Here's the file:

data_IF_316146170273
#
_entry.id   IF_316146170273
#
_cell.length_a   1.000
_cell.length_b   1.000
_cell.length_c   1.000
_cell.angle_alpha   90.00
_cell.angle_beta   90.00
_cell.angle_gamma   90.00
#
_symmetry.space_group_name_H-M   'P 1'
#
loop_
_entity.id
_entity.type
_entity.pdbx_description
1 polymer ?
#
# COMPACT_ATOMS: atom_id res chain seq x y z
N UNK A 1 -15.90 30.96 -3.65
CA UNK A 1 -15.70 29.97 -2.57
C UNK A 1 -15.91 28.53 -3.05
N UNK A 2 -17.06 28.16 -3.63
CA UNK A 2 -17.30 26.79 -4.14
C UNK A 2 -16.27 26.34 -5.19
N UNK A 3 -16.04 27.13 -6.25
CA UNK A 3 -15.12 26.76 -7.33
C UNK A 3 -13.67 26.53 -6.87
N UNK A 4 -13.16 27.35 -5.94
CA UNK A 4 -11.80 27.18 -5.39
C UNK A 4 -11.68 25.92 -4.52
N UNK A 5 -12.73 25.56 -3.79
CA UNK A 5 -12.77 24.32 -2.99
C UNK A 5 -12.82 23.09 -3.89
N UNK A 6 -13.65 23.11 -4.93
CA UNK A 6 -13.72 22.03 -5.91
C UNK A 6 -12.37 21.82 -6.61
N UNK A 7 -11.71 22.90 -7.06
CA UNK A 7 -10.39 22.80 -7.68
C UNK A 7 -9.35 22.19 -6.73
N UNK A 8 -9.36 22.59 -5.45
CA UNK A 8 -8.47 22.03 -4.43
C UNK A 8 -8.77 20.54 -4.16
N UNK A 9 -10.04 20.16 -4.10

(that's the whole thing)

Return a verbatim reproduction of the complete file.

data_IF_316146170273
#
_entry.id   IF_316146170273
#
_cell.length_a   1.000
_cell.length_b   1.000
_cell.length_c   1.000
_cell.angle_alpha   90.00
_cell.angle_beta   90.00
_cell.angle_gamma   90.00
#
_symmetry.space_group_name_H-M   'P 1'
#
loop_
_entity.id
_entity.type
_entity.pdbx_description
1 polymer ?
#
# COMPACT_ATOMS: atom_id res chain seq x y z
N UNK A 1 -15.90 30.96 -3.65
CA UNK A 1 -15.70 29.97 -2.57
C UNK A 1 -15.91 28.53 -3.05
N UNK A 2 -17.06 28.16 -3.63
CA UNK A 2 -17.30 26.79 -4.14
C UNK A 2 -16.27 26.34 -5.19
N UNK A 3 -16.04 27.13 -6.25
CA UNK A 3 -15.12 26.76 -7.33
C UNK A 3 -13.67 26.53 -6.87
N UNK A 4 -13.16 27.35 -5.94
CA UNK A 4 -11.80 27.18 -5.39
C UNK A 4 -11.68 25.92 -4.52
N UNK A 5 -12.73 25.56 -3.79
CA UNK A 5 -12.77 24.32 -2.99
C UNK A 5 -12.82 23.09 -3.89
N UNK A 6 -13.65 23.11 -4.93
CA UNK A 6 -13.72 22.03 -5.91
C UNK A 6 -12.37 21.82 -6.61
N UNK A 7 -11.71 22.90 -7.06
CA UNK A 7 -10.39 22.80 -7.68
C UNK A 7 -9.35 22.19 -6.73
N UNK A 8 -9.36 22.59 -5.45
CA UNK A 8 -8.47 22.03 -4.43
C UNK A 8 -8.77 20.54 -4.16
N UNK A 9 -10.04 20.16 -4.10